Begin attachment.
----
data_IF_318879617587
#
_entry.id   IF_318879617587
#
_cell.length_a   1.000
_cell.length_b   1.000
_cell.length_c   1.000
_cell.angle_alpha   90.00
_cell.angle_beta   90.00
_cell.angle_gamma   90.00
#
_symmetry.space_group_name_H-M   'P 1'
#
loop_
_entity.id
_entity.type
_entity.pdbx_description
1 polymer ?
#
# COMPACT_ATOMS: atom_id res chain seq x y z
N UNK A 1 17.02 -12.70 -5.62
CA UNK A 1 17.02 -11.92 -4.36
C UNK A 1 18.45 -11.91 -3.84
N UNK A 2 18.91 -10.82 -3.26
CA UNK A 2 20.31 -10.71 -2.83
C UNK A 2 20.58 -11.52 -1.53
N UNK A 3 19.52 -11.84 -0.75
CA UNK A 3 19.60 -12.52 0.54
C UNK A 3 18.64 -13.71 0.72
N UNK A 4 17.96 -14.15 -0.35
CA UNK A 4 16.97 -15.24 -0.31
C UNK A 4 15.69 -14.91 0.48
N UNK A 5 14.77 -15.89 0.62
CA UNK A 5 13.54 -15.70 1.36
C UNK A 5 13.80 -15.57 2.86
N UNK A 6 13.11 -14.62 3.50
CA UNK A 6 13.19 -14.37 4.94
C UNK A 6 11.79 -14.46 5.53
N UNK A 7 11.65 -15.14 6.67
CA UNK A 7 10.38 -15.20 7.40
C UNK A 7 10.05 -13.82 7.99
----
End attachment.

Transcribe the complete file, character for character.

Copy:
data_IF_318879617587
#
_entry.id   IF_318879617587
#
_cell.length_a   1.000
_cell.length_b   1.000
_cell.length_c   1.000
_cell.angle_alpha   90.00
_cell.angle_beta   90.00
_cell.angle_gamma   90.00
#
_symmetry.space_group_name_H-M   'P 1'
#
loop_
_entity.id
_entity.type
_entity.pdbx_description
1 polymer ?
#
# COMPACT_ATOMS: atom_id res chain seq x y z
N UNK A 1 17.02 -12.70 -5.62
CA UNK A 1 17.02 -11.92 -4.36
C UNK A 1 18.45 -11.91 -3.84
N UNK A 2 18.91 -10.82 -3.26
CA UNK A 2 20.31 -10.71 -2.83
C UNK A 2 20.58 -11.52 -1.53
N UNK A 3 19.52 -11.84 -0.75
CA UNK A 3 19.60 -12.52 0.54
C UNK A 3 18.64 -13.71 0.72
N UNK A 4 17.96 -14.15 -0.35
CA UNK A 4 16.97 -15.24 -0.31
C UNK A 4 15.69 -14.91 0.48
N UNK A 5 14.77 -15.89 0.62
CA UNK A 5 13.54 -15.70 1.36
C UNK A 5 13.80 -15.57 2.86
N UNK A 6 13.11 -14.62 3.50
CA UNK A 6 13.19 -14.37 4.94
C UNK A 6 11.79 -14.46 5.53
N UNK A 7 11.65 -15.14 6.67
CA UNK A 7 10.38 -15.20 7.40
C UNK A 7 10.05 -13.82 7.99